Nonetheless, Olson said he appreciates the way that competitions help students such as Wood discover talents that often do not bloom under the cookbook approach to math found in many schools. He has become the volunteer MATHCOUNTS coach for Pyle Middle School, helping his daughter and dozens of other students at practices.
"MATHCOUNTS, at its best, reveals something about the esthetic qualities of math," Olson said. "It focuses on how much these students are engaging in an artistic activity," with the simplest solutions to complex problems often hailed as the most beautiful.
MATHCOUNTS began in 1983 as a community involvement project for the National Society of Professional Engineers, whose members form the bulk of the 17,000 volunteers in the program. Donald G. Weinert, then the society's executive director and still board chairman of the MATHCOUNTS Foundation, said he found a thriving middle school math competition in Birmingham. He combined that idea with elements of a high school competition in the Chicago area that was supported by CNA insurance company, the first financial sponsor of MATHCOUNTS. The National Council of Teachers of Mathematics added its expertise, and the competition now draws from all 50 states and the District.
Weinert said students with good minds, but sometimes little athletic talent, are eager to win for their school. "The kids get excited about something that makes them school heroes just like the kids on the basketball or the baseball team," he said.
A typical MATHCOUNTS competition lasts about three hours. The Sprint Round gives each student 40 minutes to answer 30 questions. The Target Round has eight questions, given two at a time with six minutes to solve each pair. In the Team Round, each four-person group has 10 problems to solve together. The top individual scorers then do the Countdown Round, an oral head-to-head competition.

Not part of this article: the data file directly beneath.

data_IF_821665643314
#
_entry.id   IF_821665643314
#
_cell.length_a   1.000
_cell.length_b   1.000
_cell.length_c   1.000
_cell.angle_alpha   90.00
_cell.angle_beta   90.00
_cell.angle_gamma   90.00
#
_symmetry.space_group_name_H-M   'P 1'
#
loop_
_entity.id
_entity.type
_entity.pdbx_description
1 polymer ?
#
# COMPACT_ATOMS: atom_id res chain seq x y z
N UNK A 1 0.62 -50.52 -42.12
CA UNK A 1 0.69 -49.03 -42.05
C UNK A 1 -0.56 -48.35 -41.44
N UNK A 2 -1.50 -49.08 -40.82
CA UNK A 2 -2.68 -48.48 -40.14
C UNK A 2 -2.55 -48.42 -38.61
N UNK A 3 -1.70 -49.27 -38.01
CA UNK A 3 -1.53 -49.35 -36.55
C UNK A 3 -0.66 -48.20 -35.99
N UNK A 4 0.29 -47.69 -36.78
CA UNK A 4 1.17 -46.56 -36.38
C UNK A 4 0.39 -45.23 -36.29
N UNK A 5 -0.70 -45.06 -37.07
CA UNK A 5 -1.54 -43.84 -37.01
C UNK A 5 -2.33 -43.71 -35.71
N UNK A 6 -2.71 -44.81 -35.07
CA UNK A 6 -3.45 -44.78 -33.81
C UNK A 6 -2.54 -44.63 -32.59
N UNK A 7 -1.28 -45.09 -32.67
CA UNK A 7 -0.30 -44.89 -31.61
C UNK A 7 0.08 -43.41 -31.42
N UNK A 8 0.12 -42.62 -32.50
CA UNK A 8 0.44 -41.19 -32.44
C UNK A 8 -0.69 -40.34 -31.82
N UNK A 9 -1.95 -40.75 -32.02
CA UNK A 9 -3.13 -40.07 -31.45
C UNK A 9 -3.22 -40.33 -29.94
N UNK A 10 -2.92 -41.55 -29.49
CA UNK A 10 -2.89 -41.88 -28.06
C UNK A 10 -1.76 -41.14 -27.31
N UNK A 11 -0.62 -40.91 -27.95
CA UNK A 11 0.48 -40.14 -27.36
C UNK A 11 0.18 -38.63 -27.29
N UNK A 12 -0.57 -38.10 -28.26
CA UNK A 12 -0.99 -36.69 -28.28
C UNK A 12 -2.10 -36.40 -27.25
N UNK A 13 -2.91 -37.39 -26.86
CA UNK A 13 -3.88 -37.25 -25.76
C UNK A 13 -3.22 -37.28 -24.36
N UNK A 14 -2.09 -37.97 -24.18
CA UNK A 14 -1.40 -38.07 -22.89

That part is sometimes exciting enough to be televised. ESPN2 has been running excerpts from the recent national competition in Washington, including some scheduled to air Friday at 11 a.m. and noon. Haitao Mao, one of Seam's teammates at Longfellow, placed in the top four in that competition and won a $4,000 scholarship. Gregory Gauthier of Wheaton, Ill., won first place by answering this question in less than 10 seconds: "How many five-digit positive integers have the sum of all five digits equal to 8 and the product of all five digits equal to 8?" (Answer: 10 integers)
Other local schools with strong records include Montgomery County's Takoma Park Middle School team led by Sarah Manchester and Fairfax County's Frost Middle School team led by Maura Sleevi. Frost eighth-grader Jack Wang placed first in Virginia this year, which he attributed to a number of shortcuts learned during team practices. "There are some formulas you don't learn in class," he said.
But Sleevi, his coach, said she and other Frost teachers are using the MATHCOUNTS approach in all of their classes. "We bring it to everyone in the school, and all the kids get a feel for it," she said.